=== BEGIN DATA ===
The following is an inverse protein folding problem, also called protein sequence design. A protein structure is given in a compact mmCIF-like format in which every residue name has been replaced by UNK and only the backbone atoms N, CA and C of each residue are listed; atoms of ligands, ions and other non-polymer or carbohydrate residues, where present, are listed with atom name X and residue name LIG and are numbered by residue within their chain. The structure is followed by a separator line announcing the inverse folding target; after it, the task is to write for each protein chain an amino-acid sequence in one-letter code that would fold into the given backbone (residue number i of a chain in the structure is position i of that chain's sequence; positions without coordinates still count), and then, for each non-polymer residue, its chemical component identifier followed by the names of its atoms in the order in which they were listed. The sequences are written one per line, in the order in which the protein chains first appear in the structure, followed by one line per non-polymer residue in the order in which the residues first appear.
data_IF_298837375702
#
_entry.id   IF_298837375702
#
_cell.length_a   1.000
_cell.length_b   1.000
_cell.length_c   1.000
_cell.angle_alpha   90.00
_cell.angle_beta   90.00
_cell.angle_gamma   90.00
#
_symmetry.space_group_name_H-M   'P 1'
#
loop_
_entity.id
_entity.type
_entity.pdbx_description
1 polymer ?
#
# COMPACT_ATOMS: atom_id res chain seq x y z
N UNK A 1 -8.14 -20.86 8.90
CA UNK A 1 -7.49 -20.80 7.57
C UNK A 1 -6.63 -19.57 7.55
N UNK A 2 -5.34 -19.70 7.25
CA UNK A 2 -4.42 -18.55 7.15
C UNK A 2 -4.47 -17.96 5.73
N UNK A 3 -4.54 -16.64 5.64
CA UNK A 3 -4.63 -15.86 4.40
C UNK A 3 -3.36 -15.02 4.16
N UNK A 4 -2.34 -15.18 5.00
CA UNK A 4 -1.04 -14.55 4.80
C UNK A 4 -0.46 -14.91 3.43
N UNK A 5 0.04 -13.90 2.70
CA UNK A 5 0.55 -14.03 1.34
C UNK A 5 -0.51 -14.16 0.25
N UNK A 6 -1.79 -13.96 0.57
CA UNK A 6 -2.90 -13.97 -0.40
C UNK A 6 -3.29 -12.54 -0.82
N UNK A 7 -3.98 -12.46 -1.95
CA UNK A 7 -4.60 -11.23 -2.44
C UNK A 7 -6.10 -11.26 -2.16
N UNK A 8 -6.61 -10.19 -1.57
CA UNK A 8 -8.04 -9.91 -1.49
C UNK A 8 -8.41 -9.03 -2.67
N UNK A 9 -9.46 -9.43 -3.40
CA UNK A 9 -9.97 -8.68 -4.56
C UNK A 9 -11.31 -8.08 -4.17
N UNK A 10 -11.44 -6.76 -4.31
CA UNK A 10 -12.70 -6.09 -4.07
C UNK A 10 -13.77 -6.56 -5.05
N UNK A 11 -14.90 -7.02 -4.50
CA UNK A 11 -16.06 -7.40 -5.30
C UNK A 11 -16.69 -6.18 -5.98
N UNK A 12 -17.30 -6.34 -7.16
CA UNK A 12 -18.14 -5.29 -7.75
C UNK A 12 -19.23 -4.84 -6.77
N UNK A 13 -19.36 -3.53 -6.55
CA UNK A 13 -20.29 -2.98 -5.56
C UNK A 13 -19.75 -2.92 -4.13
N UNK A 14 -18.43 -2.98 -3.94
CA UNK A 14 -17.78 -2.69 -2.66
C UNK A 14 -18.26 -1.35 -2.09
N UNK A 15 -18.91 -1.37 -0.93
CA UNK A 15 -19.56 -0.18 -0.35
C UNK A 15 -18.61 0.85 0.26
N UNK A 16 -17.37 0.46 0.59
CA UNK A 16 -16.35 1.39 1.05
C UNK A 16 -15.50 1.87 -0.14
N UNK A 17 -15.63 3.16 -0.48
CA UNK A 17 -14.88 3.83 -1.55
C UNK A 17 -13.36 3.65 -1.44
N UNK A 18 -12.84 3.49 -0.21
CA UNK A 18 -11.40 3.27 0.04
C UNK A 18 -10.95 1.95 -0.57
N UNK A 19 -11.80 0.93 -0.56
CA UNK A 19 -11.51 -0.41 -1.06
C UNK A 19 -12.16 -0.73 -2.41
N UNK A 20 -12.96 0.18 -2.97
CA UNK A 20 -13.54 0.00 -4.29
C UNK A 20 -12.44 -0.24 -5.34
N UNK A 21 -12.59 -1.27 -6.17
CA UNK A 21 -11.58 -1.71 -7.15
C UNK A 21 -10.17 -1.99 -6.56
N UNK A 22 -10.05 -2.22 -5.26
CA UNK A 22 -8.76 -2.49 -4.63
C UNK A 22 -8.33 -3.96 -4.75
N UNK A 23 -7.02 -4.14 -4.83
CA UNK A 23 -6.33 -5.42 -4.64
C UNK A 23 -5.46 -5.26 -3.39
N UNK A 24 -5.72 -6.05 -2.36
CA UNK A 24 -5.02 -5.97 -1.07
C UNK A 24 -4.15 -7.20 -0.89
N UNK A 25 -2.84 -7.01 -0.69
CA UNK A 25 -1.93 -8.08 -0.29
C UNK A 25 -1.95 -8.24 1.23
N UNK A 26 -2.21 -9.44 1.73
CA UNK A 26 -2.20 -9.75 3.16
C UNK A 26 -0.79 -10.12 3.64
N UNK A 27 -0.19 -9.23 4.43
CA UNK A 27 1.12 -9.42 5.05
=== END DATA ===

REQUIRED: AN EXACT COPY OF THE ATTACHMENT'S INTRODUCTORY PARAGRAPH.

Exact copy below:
The following is an inverse protein folding problem, also called protein sequence design. A protein structure is given in a compact mmCIF-like format in which every residue name has been replaced by UNK and only the backbone atoms N, CA and C of each residue are listed; atoms of ligands, ions and other non-polymer or carbohydrate residues, where present, are listed with atom name X and residue name LIG and are numbered by residue within their chain. The structure is followed by a separator line announcing the inverse folding target; after it, the task is to write for each protein chain an amino-acid sequence in one-letter code that would fold into the given backbone (residue number i of a chain in the structure is position i of that chain's sequence; positions without coordinates still count), and then, for each non-polymer residue, its chemical component identifier followed by the names of its atoms in the order in which they were listed. The sequences are written one per line, in the order in which the protein chains first appear in the structure, followed by one line per non-polymer residue in the order in which the residues first appear.